In 1882, Chauncey J. Blair married Mary I. Mitchell, one of William’s many children. A world-class collector, Mary shopped the globe, especially Italy, where she acquired all the Roman silver excavated near Tivoli. She was reportedly the first Chicagoan to own Italian needlework and gold dinner service. Additionally, there was a valuable library of books she assembled and the city’s only collection of Gothic statuettes. But the display of her spoils wasn’t limited to Chicago; she also maintained an apartment in Paris filled with works of art and fine furniture. Although Mary relinquished 14 of her paintings for a quarter of a million dollars in a well-publicized sale to New York’s Kleinberger Galleries, she left an important group of medieval and Renaissance paintings and sculpture to the Art Institute in the Mary Mitchell Blair Collection.
At this point, the financial foundation of each of these two great lines had been secured through the industry and often courage of those who preceded current members. These qualities would reappear in descendants; however, we’ve reached a place in the progression of this joint dynasty where reporting on the activities of members swerves into the territory of vintage gossip, which can have its own interest. We’ll see.
According to Mrs. Carter Harrison II—wife of a five-term Chicago mayor, whose father had also been a five-term mayor—Mary Blair’s interests included a pair of pursuits that had nothing to do with collecting big-ticket items. She was an avid believer in the occult, and she enjoyed writing. According to the mayor’s wife, she managed to combine these activities by insisting she could write only under the dictation of a control, an invisible East Indian prince. Unfortunately, none of their joint works survive for us to judge.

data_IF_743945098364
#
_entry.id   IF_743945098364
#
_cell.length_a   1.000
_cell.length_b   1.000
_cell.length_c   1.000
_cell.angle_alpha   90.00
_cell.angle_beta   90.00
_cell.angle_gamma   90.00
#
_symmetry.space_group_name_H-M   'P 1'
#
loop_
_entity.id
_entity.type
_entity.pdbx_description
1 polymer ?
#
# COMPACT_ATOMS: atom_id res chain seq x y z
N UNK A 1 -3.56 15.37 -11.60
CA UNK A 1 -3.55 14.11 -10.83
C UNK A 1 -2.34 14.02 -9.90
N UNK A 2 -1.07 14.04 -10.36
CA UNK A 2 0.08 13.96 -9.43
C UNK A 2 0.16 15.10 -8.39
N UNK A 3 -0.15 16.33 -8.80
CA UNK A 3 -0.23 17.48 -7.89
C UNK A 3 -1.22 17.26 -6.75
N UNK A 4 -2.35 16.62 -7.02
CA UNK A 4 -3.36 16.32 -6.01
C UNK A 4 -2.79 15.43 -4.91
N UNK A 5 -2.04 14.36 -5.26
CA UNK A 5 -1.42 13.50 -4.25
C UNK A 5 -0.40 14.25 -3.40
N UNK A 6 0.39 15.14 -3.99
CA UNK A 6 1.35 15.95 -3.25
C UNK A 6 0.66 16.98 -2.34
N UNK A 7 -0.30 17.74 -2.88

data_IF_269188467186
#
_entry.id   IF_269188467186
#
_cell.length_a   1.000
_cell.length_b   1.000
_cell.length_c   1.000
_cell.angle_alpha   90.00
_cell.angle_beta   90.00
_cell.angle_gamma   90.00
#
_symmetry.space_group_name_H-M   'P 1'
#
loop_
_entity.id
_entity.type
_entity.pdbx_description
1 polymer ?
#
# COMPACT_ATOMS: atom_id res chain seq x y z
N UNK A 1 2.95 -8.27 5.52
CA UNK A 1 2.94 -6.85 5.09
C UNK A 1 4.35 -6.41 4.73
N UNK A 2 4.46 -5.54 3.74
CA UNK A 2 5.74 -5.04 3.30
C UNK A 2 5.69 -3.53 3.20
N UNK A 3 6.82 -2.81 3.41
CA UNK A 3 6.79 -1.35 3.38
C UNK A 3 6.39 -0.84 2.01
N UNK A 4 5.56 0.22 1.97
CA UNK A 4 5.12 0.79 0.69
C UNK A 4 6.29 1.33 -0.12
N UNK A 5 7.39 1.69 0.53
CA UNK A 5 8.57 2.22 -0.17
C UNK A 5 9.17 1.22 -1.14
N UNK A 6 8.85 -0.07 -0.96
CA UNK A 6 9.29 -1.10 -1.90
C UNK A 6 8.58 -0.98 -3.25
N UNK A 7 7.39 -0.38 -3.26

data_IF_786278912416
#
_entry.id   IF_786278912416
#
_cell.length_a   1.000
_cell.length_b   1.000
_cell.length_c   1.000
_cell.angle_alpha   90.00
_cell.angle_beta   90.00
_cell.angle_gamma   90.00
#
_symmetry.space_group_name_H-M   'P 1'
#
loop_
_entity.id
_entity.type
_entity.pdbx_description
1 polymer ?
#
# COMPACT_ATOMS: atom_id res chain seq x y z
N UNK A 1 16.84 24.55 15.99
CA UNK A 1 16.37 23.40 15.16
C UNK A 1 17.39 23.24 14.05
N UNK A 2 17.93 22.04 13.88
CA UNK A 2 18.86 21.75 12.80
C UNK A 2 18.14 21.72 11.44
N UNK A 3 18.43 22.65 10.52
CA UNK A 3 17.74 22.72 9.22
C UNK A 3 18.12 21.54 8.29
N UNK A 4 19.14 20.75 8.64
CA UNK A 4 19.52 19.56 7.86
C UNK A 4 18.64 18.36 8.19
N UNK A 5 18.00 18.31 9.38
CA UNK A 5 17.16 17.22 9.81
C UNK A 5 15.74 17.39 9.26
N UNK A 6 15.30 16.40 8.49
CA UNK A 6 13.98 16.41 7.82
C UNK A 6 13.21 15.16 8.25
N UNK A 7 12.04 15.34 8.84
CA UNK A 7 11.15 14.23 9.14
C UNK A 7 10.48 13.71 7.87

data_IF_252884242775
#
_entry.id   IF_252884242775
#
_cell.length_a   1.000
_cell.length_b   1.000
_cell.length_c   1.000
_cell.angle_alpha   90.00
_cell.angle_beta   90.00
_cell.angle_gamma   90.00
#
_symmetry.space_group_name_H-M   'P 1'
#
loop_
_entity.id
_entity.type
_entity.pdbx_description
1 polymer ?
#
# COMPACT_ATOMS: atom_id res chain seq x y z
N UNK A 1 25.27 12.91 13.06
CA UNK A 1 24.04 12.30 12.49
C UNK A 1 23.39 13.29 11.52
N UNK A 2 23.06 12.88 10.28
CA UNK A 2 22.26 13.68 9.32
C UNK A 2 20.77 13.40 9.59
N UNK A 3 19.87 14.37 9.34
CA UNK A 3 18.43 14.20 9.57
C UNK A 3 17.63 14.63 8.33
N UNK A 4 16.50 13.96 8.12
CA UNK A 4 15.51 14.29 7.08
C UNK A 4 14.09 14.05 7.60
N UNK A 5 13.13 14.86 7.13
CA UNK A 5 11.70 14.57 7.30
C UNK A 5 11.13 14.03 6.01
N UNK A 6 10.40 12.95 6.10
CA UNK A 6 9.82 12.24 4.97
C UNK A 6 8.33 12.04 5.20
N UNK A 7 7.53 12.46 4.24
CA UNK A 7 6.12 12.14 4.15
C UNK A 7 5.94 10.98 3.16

Mary’s four children with Chauncey J. included Chauncey B. II, whose first wife, Mildred Marshall, sued him for divorce in early 1930—still a rarity for the day—and in May he married Paulette Whiting, becoming her third husband.
In December of the same year, his brother, the dashing William Mitchell Blair, went into voluntary bankruptcy. Two years later, William’s wife, Martha, daughter of the Alfred Hoyt Grangers of Lake Forest, sued him for divorce and began writing a Society column for Chicago’s Evening American—but not for long.
The following scenario soon made Martha one of her generation’s most visible of those carrying the Blair surname. Washington Times-Herald editor and publisher Cissy Patterson, a Chicago native, took notice of Martha’s column and invited her for a drink at the Tavern Club, with an offer to write for the Times-Herald. Although the columnist was a stranger to Washington, Cissy liked her style and thought she would be the person to write a similar column, to be titled These Charming People, for her paper.
Realizing that much of the “business” of Washington was conducted at evening social events, Cissy had assembled a group of attractive young women to cover the various receptions and dinners where government officials, politicians and diplomats gathered. Her alluring female columnists had become so evident around town that the group was known as Cissy’s Hen House, and Martha Blair quickly became its premier fixture.
Soon after moving from Lake Forest to D.C., Martha had begun a relationship with The New York Times Washington Bureau chief Arthur Krock. Her column, which was increasingly sprinkled with juicy political nuggets from Krock along with social chitchat, became de rigueur reading for Washington insiders. But after the couple married, the Times objected to their highly paid bureau chief passing on choice tidbits to another paper. The column quickly became relatively humdrum, and Cissy, in one of her fits of temper, killed it.